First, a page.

A final hint

Start small. Think about one investigation that you want to revise­—start there. Even transforming one investigation each semester could make a big difference in how students approach reading and writing in science. In this article, we linked the model investigation to every NGSS SEP and CCSS expectation for illustration purposes only. It is more realistic to choose an expectation (or two) and use that as the focus for one investigation or one unit, and then later move on to another expectation in a different unit. Not only will this make your revision work more manageable, but students will also get targeted practice on each reading, writing, and investigating skill.


  1. National Governors Association Center for Best Practices, Council of Chief State School Officers. Common Core State Standards for Literacy in History/Social Studies, Science, and Technical Subjects 6–12. National Governors Association Center for Best Practices, Council of Chief State School Officers, Washington, DC, 2010.
  2. Keys, C.W., Hand, B., Prain, V., & Collins, S. (1999). Using the science writing heuristic as a tool for learning from laboratory investigations in secondary science. Journal of Research in Science Teaching, 36(10), 1065–1084.
  3. Library Design Collaborative. https://ldc.org/
  4. Bleam Jr., W., & Haas, S. (2014). ChemMatters: A Wealth of Information for Teachers and Students, Chemistry Solutions, September 2014. https://www.teachchemistry.org/content/aact/en/periodical.html
  5. Hand, B., & Keys, C. W. (1999). Inquiry investigation: A new approach to laboratory reports. The Science Teacher, 66(4), 27–29.
  6. American Chemical Society (2012). Chemistry in the Community, 6th edition. Powers, A. (ed). New York: W.H. Freeman.
  7. Thomson, J.J. (1896). The Röntgen rays. Nature 54(1396), 302-306.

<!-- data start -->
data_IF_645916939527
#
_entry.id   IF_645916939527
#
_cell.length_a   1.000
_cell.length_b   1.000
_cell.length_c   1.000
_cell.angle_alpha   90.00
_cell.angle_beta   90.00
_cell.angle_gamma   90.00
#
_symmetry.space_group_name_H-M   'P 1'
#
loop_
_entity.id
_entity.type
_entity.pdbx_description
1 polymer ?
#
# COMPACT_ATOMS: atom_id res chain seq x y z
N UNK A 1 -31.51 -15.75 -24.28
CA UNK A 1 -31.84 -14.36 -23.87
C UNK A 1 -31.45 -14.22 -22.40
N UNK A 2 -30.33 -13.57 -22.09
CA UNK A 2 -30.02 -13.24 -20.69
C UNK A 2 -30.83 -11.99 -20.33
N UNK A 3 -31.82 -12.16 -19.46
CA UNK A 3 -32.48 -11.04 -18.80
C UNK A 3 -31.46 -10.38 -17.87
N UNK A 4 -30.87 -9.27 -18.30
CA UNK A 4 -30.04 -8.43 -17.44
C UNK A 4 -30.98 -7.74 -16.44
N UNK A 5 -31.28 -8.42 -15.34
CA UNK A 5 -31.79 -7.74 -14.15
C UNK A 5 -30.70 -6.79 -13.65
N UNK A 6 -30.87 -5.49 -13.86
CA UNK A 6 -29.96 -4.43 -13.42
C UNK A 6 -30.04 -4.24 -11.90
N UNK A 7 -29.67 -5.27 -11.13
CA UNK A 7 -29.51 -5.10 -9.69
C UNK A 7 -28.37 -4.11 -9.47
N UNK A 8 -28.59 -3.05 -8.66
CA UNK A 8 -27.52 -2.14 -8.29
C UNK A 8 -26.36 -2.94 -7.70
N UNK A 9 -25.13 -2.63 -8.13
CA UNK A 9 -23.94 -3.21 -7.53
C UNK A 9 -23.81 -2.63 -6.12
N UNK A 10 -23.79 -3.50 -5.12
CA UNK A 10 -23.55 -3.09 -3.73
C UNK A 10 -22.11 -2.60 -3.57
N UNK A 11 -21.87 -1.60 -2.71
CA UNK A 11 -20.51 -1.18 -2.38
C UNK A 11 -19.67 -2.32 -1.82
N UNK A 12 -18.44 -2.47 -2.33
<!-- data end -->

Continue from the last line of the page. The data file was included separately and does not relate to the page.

8. Rutherford, E. (1900). A radioactive substance emitted from Thorium compounds. Philosophical magazine 5 (49), 1-14.
  9. Becquerel, H. (1967). On radioactivity, a new property of matter, Nobel lecture, December 11, 1903, in: Nobel lectures. Physics 1901–1921, p. 52. Amsterdam: Elsevier.
  10. National Research Council. (2012). A Framework for K-12 Science Education: Practices, Crosscutting Concepts, and Core Ideas. Committee on a Conceptual Framework for New K-12 Science Education Standards. Board on Science Education, Division of Behavioral and Social Sciences and Education. Washington, DC: The National Academies Press.
  11. Silverstein, K. (1998) The Radioactive Boy Scout. Harper’s Magazine, November 1998, 59-73.
  12. Shultis, J.K., & Faw, R.E. (2005). Radiation Shielding Technology. Health Physics 88(4), 297-322.
  13. Rutherford, E. (1911). The scattering of alpha and beta particles by matter and the structure of the atom. Philosophical Magazine 21(5), 669-688.
  14. Curtis, B. (1998). The radium girls – dialing up trouble. ChemMatters 16(3), 13-15.
  15. Rohrig, B. (2000). Radioactivity: It’s a Natural. ChemMatters 18(2), 6-9.
  16. Dronsfield, A. & Ellis, P. (2011). Radium a key element in early cancer treatment. Education in Chemistry 48(2), 56-59